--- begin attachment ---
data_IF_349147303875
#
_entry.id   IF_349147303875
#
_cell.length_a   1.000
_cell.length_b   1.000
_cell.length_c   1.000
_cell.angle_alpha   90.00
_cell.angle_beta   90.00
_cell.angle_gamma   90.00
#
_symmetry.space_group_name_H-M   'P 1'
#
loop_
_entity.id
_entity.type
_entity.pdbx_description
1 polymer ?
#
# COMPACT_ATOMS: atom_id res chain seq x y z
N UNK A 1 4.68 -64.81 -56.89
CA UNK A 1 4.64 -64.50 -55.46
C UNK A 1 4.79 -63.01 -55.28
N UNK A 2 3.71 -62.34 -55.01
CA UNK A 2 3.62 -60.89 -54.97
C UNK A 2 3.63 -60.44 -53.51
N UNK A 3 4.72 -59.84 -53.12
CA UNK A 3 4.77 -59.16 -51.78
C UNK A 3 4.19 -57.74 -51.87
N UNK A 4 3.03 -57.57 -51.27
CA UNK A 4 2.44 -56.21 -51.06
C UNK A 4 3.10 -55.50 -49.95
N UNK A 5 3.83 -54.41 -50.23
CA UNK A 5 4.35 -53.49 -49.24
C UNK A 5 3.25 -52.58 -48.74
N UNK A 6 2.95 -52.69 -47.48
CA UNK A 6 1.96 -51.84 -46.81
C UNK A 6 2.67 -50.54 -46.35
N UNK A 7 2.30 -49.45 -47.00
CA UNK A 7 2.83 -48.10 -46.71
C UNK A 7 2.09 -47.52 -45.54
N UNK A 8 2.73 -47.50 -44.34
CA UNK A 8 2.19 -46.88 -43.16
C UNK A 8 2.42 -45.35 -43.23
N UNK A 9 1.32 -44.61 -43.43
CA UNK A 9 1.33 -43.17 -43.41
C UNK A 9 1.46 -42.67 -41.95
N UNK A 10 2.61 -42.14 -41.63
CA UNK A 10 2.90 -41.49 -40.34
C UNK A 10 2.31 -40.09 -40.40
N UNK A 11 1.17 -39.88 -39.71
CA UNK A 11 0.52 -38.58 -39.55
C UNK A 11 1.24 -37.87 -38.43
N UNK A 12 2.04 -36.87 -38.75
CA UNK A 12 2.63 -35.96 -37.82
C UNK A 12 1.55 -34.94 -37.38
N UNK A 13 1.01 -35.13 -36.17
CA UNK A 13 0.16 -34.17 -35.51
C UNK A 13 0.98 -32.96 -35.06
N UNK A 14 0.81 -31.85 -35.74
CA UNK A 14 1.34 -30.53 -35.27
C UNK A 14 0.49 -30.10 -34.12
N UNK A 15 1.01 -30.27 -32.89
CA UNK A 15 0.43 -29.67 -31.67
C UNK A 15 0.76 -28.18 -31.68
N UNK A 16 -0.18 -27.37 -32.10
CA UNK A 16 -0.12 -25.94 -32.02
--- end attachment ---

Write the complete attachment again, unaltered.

data_IF_349147303875
#
_entry.id   IF_349147303875
#
_cell.length_a   1.000
_cell.length_b   1.000
_cell.length_c   1.000
_cell.angle_alpha   90.00
_cell.angle_beta   90.00
_cell.angle_gamma   90.00
#
_symmetry.space_group_name_H-M   'P 1'
#
loop_
_entity.id
_entity.type
_entity.pdbx_description
1 polymer ?
#
# COMPACT_ATOMS: atom_id res chain seq x y z
N UNK A 1 4.68 -64.81 -56.89
CA UNK A 1 4.64 -64.50 -55.46
C UNK A 1 4.79 -63.01 -55.28
N UNK A 2 3.71 -62.34 -55.01
CA UNK A 2 3.62 -60.89 -54.97
C UNK A 2 3.63 -60.44 -53.51
N UNK A 3 4.72 -59.84 -53.12
CA UNK A 3 4.77 -59.16 -51.78
C UNK A 3 4.19 -57.74 -51.87
N UNK A 4 3.03 -57.57 -51.27
CA UNK A 4 2.44 -56.21 -51.06
C UNK A 4 3.10 -55.50 -49.95
N UNK A 5 3.83 -54.41 -50.23
CA UNK A 5 4.35 -53.49 -49.24
C UNK A 5 3.25 -52.58 -48.74
N UNK A 6 2.95 -52.69 -47.48
CA UNK A 6 1.96 -51.84 -46.81
C UNK A 6 2.67 -50.54 -46.35
N UNK A 7 2.30 -49.45 -47.00
CA UNK A 7 2.83 -48.10 -46.71
C UNK A 7 2.09 -47.52 -45.54
N UNK A 8 2.73 -47.50 -44.34
CA UNK A 8 2.19 -46.88 -43.16
C UNK A 8 2.42 -45.35 -43.23
N UNK A 9 1.32 -44.61 -43.43
CA UNK A 9 1.33 -43.17 -43.41
C UNK A 9 1.46 -42.67 -41.95
N UNK A 10 2.61 -42.14 -41.63
CA UNK A 10 2.90 -41.49 -40.34
C UNK A 10 2.31 -40.09 -40.40
N UNK A 11 1.17 -39.88 -39.71
CA UNK A 11 0.52 -38.58 -39.55
C UNK A 11 1.24 -37.87 -38.43
N UNK A 12 2.04 -36.87 -38.75
CA UNK A 12 2.63 -35.96 -37.82
C UNK A 12 1.55 -34.94 -37.38
N UNK A 13 1.01 -35.13 -36.17
CA UNK A 13 0.16 -34.17 -35.51
C UNK A 13 0.98 -32.96 -35.06
N UNK A 14 0.81 -31.85 -35.74
CA UNK A 14 1.34 -30.53 -35.27
C UNK A 14 0.49 -30.10 -34.12
N UNK A 15 1.01 -30.27 -32.89
CA UNK A 15 0.43 -29.67 -31.67
C UNK A 15 0.76 -28.18 -31.68
N UNK A 16 -0.18 -27.37 -32.10
CA UNK A 16 -0.12 -25.94 -32.02